Depending on the individual location and demand, membership prices for a hot-desk are somewhere between £250 and £750 per month plus VAT and may also include some credit towards meeting room usage, printing and the ability to hire a locker. If you want a dedicated desk that will be available each time you visit the office that will cost upwards of £400 a month plus VAT and you may also get the exciting extra benefit of some storage.

These costs are not dissimilar to the desk rate of a serviced office but do not have the benefit of the contemporary fit out, yet are a significant investment if your previous ‘office’ was your spare room, your garden shed or your local library or coffee shop. Let’s do the maths – for each employee at the lower level £3k a month, at the upper level in areas of central London £10-£12k per annum for each hot desk.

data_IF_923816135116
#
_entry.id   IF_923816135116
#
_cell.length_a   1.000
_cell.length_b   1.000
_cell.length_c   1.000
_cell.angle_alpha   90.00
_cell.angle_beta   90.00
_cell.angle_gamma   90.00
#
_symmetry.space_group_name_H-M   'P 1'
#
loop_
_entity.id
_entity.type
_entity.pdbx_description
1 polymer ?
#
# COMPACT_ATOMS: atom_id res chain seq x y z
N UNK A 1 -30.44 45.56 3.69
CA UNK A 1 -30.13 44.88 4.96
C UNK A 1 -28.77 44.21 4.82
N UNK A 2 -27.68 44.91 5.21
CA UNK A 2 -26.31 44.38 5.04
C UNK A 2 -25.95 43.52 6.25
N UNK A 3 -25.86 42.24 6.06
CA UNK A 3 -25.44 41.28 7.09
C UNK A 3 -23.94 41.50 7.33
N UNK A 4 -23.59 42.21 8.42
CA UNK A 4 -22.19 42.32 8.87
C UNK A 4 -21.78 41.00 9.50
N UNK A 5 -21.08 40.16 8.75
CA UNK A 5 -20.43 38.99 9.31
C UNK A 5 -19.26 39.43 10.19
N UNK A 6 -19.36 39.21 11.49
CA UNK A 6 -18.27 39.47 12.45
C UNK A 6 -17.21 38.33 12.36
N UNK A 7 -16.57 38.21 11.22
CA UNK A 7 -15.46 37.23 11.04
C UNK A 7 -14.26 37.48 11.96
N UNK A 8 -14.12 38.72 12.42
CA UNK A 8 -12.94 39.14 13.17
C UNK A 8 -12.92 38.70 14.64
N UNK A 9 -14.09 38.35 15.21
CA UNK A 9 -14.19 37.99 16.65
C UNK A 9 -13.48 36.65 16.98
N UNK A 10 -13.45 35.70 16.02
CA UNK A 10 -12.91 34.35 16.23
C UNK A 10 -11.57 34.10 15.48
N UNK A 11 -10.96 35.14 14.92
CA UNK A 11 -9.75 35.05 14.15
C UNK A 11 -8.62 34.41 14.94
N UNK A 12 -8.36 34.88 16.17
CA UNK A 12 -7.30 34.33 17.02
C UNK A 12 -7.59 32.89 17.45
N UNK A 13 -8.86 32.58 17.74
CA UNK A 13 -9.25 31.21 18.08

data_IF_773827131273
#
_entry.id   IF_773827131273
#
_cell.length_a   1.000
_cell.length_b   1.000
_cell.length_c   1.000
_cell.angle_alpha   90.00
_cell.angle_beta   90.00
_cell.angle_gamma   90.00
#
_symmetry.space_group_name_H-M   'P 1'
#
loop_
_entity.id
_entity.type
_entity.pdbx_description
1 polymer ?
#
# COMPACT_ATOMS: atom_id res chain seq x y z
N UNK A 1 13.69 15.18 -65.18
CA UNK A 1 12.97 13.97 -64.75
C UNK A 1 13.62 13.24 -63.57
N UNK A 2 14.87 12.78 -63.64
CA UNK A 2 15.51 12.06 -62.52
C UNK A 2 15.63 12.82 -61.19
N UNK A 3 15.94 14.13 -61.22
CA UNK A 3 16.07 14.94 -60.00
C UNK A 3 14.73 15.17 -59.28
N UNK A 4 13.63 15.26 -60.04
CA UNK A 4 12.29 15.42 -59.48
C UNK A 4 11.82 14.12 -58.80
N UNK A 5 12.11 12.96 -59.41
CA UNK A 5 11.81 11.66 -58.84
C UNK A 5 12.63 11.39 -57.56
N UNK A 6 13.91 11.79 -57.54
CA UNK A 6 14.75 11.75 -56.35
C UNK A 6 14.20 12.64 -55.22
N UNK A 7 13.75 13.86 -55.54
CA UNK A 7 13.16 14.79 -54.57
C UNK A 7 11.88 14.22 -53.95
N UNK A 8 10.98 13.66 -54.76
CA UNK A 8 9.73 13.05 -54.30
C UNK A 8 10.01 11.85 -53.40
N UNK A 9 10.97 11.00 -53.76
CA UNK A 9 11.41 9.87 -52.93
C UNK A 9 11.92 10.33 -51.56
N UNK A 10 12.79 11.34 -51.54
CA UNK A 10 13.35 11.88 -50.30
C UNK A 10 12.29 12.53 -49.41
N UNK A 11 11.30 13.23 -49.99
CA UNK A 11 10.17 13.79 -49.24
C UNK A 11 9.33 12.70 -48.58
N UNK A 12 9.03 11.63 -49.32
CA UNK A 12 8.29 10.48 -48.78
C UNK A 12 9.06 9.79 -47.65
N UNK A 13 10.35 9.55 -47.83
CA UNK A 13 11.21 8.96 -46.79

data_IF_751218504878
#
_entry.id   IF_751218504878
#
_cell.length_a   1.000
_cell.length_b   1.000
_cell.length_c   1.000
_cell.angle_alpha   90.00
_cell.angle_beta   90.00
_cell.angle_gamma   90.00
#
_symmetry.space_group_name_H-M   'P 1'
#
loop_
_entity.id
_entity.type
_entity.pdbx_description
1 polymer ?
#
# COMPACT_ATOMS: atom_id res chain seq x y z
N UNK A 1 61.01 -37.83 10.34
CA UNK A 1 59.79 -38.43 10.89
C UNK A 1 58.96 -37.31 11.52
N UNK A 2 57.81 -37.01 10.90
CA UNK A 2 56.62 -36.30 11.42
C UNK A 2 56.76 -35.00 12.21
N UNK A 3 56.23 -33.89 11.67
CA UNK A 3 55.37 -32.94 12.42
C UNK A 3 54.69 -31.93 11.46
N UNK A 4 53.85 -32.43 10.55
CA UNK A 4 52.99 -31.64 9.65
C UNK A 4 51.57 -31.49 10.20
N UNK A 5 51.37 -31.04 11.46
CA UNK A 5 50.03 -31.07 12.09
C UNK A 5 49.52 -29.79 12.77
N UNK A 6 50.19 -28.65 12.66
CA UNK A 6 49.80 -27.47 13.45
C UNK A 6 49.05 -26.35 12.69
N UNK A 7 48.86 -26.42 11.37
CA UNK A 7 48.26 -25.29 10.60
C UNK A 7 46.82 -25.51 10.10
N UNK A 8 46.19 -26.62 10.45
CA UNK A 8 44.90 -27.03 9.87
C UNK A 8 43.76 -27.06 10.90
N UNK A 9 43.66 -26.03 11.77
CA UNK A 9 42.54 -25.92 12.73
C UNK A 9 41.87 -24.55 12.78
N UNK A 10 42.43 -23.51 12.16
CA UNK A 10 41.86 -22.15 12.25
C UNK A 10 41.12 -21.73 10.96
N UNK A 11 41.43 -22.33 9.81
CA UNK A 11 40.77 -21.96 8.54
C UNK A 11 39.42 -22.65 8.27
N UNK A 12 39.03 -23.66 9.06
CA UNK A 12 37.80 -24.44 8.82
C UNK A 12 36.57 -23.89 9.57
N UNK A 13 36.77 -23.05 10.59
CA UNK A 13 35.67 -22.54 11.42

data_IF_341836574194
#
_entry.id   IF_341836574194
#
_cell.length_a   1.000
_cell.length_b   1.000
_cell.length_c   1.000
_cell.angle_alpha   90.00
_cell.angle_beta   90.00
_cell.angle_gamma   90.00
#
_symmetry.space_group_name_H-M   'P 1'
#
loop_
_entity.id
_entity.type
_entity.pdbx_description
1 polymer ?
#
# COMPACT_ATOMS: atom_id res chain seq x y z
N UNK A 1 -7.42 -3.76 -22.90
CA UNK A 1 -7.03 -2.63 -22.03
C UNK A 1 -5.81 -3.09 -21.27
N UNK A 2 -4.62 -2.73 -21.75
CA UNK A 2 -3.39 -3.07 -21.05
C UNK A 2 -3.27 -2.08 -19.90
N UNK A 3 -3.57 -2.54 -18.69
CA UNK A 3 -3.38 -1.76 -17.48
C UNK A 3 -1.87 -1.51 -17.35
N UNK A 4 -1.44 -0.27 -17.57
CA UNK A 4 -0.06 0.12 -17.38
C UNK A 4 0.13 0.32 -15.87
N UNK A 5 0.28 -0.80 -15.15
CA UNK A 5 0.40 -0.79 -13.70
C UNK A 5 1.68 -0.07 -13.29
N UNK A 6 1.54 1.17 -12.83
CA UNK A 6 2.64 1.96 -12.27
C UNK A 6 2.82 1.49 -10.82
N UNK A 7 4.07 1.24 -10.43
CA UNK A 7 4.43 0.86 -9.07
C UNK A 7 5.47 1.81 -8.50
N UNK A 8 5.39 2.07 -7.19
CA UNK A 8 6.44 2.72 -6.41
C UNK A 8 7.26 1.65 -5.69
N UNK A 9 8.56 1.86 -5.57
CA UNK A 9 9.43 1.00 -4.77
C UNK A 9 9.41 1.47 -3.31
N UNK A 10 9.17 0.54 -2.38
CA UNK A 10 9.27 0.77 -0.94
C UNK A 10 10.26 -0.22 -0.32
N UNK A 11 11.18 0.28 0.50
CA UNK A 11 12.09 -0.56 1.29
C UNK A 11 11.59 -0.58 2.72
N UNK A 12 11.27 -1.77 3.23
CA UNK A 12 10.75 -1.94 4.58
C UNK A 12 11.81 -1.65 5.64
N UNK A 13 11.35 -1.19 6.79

Why is this concept so popular?

In the first instance there is an incredibly low set up cost and with a monthly membership arrangement seen as incredibly flexible especially if, unlike certain gym memberships, you can cancel at any time rather than being tied into a 12-month contract. There is no fit-out, no removals, no dilapidations or rent reviews to worry about (in the traditional lease sense).

Then there is the social aspect, the buzz words of collaboration, networking, community, creativity – bouncing those ideas of another like-minded entrepreneur in much idolised ‘water-cooler’ moments or when having a beer in the office on a Friday. It all sounds fantastic and ideal – much better than plugging in your laptop in your spare bedroom after taking down the ironing board and moving the piles of washing.

Then there is the environment, the instant Wi-Fi connectivity, those funky chairs; task-oriented working; big wooden tables; post-industrial recycled lamp shades and a coffee machine you would die for in your kitchen if you had the space. This is cool, this is now, this is where interior design and unlimited budget affords someone space away from their studio apartment or the family interruptions of working in their home environment (we all remember the expert on North Korea on BBC News).

The downsides